At Roe Head, Charlotte worked hard to make up for the deficiencies in her formal education; Ellen Nussey later recalled that she "always seemed to feel that a deep responsibility rested upon her; that she was an object of expense to those at home, and that she must use every moment to attain the purpose for which she was sent to school, i.e., to fit herself for governess life...." On her return to Haworth in May 1832 Charlotte continued her studies and tutored her younger sisters; but though much of her time was thus occupied, she had not lost interest in the story of Verdopolitan society and renewed her contributions to the saga. In "The Bridal" (August 1832) she enlarged upon the relationship between the Marquis of Douro and his first great love, Marian Hume, filling out the Byronic lineaments of her hero's character and developing the themes of temptation and betrayal, duty and desire, that were to recur throughout her juvenilia.
Branwell's writing at this time was mainly concerned with the history and politics of the Confederacy, and his pedantically detailed narratives make dull reading beside Charlotte's lively and melodramatic accounts of romantic intrigue and rival lovers. The children still worked together on the intricate elaboration of their world, and Charlotte's stories assume a knowledge on the reader's part of events described elsewhere by Branwell; but after her return from Roe Head, Charlotte's writing shows a distinct advance in descriptive power and depth of character portrayal. Arthur Wellesley, Marquis of Douro, now Duke of Zamorna, becomes the dominant figure in most of the prose narratives produced by Charlotte after 1832. A compound of moody grandeur, dashing bravery, and sadistic heartlessness, Zamorna wears a mantle woven from Milton and Byron: "O Zamorna! what eyes those are glancing under the deep shadow of that raven crest! They bode no good.... Satan gave them their glory to deepen the midnight gloom that always follows where their lustre has fallen most lovingly.... All here is passion and fire unquenchable. Impetuous sin, stormy pride, diving and soaring enthusiasm, war and poetry, are kindling their fires in all his veins, and his wild blood boils from his heart and back again like a torrent of new-sprung lava. Young duke? Young demon!" ("A Peep into a Picture Book," May 1834). While Branwell explores Zamorna's political fortunes in the newly created kingdom of Angria (established in the narratives of 1834), Charlotte follows the twists and turns of his unpredictable nature as he torments a succession of beautiful, heartsick women, whose Griselda-like meekness in suffering serves only to arouse his scorn or anger.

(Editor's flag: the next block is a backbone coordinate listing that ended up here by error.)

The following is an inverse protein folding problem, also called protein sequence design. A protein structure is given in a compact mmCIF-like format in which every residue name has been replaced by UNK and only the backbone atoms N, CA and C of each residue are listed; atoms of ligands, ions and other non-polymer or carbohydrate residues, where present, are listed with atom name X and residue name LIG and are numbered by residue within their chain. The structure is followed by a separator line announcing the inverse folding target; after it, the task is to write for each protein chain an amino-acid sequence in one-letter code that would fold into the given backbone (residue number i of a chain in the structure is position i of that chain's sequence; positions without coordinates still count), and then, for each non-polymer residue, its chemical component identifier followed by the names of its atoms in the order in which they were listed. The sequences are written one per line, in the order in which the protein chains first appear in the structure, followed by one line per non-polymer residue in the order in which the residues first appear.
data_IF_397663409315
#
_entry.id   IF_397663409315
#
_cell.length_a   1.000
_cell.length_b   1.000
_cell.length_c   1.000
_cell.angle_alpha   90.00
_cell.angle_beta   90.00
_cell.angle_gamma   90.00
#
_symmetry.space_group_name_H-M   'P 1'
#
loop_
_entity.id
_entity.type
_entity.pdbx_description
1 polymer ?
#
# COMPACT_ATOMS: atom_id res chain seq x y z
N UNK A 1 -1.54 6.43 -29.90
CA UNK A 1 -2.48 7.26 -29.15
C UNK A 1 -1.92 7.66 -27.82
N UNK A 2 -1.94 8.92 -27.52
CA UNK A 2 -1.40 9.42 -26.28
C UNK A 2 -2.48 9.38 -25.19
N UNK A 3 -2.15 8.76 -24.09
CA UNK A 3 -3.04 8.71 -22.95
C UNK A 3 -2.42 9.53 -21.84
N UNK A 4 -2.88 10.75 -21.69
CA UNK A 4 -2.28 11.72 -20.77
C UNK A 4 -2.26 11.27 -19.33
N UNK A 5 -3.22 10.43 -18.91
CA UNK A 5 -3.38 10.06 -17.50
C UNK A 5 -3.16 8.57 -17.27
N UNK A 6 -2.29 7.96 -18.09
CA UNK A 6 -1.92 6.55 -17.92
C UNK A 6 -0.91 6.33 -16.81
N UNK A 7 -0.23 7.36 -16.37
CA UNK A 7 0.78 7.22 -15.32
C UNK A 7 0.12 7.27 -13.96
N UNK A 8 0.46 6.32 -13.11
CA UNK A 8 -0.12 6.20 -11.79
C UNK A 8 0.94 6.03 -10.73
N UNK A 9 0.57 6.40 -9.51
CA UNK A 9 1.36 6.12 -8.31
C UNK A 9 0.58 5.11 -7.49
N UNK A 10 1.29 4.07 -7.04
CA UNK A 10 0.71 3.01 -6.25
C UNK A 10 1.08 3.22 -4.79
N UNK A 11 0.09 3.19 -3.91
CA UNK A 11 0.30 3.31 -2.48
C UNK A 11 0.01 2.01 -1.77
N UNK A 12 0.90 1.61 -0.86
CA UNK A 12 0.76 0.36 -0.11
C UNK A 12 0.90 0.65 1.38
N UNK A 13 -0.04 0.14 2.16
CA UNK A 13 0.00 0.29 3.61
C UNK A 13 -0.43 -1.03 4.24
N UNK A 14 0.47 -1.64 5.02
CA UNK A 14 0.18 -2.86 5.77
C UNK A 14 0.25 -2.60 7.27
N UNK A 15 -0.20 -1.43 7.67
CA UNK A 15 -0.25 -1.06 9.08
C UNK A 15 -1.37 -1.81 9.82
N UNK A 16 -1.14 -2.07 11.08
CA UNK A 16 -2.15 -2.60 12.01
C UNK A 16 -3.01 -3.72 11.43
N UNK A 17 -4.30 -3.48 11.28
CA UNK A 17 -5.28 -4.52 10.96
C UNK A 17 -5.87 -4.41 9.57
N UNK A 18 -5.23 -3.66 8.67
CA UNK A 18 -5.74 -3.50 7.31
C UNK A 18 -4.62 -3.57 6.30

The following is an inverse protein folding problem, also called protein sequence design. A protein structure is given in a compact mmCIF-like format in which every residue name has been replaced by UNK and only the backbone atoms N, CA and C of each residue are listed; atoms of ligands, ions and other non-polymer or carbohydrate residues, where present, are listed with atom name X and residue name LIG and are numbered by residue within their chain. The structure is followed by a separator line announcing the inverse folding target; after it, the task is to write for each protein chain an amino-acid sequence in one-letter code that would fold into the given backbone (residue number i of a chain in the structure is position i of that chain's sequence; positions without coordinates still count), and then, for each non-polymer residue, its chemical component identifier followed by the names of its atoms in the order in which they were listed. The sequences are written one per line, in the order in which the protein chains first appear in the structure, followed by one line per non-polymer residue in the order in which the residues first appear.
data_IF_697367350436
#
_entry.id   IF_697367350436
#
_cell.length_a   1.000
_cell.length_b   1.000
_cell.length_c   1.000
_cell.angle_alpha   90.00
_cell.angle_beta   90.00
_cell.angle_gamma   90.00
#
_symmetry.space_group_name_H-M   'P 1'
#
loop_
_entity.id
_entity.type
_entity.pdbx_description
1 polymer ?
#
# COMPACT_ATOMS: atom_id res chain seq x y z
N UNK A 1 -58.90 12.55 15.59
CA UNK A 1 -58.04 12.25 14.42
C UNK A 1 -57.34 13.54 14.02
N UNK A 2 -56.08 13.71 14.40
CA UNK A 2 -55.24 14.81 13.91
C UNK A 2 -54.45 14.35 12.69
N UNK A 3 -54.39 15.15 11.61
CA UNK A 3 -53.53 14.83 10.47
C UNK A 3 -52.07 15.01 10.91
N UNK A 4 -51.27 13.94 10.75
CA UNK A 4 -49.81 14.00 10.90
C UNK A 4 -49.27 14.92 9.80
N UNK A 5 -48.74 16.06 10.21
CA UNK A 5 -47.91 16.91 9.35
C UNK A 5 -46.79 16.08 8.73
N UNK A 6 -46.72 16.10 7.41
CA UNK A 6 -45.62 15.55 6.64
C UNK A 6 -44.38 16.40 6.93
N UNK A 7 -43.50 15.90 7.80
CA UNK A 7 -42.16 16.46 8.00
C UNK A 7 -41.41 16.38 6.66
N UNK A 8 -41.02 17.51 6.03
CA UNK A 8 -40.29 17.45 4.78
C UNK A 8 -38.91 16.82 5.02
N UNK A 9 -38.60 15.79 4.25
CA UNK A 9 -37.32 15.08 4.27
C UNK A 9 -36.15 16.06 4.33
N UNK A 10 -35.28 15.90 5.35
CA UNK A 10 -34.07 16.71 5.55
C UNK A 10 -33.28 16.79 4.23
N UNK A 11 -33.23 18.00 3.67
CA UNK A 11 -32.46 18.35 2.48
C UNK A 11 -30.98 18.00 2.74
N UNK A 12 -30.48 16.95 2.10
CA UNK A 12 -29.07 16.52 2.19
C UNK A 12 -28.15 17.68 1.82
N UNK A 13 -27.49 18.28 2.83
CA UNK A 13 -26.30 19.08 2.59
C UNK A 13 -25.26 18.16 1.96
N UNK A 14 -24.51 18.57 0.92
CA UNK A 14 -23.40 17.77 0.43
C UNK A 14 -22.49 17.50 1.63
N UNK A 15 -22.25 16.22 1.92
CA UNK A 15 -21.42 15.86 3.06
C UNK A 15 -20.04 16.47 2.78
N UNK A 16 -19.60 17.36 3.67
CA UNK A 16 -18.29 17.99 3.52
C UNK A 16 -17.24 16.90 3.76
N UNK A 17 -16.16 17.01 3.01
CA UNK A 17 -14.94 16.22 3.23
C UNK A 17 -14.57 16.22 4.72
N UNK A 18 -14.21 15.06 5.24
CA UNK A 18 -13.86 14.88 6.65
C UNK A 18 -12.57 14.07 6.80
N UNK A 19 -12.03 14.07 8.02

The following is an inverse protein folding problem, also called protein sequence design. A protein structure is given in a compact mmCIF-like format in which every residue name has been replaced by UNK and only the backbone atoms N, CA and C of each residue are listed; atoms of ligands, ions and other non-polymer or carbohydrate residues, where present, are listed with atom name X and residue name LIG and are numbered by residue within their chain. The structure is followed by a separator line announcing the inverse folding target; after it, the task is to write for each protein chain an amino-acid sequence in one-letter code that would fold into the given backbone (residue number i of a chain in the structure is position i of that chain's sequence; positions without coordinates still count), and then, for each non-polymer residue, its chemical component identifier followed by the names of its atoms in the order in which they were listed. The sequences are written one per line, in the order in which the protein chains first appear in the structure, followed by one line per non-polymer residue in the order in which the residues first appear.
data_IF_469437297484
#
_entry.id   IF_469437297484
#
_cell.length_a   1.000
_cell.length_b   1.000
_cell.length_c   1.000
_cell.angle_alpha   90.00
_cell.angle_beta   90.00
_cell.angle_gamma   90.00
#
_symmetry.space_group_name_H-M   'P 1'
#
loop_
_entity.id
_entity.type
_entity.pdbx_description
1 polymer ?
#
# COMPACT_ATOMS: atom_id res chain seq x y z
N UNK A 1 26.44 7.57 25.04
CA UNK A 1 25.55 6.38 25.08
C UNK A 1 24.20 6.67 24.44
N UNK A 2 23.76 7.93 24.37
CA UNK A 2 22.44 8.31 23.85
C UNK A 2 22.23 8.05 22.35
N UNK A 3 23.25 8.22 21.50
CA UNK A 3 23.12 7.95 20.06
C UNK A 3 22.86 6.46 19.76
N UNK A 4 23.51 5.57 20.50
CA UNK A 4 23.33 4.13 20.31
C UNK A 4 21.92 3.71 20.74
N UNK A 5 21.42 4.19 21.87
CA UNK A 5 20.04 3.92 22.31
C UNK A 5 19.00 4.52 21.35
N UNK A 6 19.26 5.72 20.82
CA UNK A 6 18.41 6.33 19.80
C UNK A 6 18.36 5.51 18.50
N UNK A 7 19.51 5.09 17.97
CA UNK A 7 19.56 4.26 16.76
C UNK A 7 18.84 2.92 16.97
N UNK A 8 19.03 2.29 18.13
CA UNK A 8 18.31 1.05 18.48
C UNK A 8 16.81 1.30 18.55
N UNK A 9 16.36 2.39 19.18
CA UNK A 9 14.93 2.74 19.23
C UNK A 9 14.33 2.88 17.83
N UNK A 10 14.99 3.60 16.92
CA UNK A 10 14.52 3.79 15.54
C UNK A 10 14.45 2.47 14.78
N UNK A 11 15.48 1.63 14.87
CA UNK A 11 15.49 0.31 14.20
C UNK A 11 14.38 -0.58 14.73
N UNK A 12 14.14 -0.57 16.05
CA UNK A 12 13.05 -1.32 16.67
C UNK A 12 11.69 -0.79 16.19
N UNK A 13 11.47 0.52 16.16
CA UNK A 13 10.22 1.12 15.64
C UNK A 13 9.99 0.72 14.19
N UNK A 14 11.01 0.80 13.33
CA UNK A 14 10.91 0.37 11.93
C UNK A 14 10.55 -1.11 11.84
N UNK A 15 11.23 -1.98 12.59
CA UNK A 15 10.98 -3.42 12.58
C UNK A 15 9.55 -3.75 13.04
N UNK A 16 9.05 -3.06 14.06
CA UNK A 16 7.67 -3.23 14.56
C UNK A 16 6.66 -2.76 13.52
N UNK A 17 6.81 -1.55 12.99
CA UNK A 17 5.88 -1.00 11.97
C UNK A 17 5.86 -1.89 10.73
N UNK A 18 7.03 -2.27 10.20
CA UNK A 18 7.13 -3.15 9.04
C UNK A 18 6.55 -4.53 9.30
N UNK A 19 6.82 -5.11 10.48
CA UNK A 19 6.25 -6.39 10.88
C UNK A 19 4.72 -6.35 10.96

The Angrian stories of this period also see the development of a subject touched on in Charlotte's earliest narratives, the antagonism between two brothers. This first appeared in the form of Lord Charles Wellesley's hostility toward his older brother Arthur; their rivalry gives way to the deeper rift between Edward and William Percy, the sons of Zamorna's archenemy Alexander Percy, earl of Northangerland. The young Percys are first described in Branwell's story "The Wool is Rising" (June 1834); cast off by their father, they establish themselves in the wool trade, but Edward's cold ambition soon leads him to a harsh assertion of mastery over William. Charlotte picked up this theme in several stories ("The Spell," June-July 1834; "My Angria and the Angrians," October 1834; "The Duke of Zamorna," July 1838; "The Ashworths," 1839-1840); ultimately it would find its way into the first of her adult novels, The Professor (1857), in the relationship between Edward and William Crimsworth.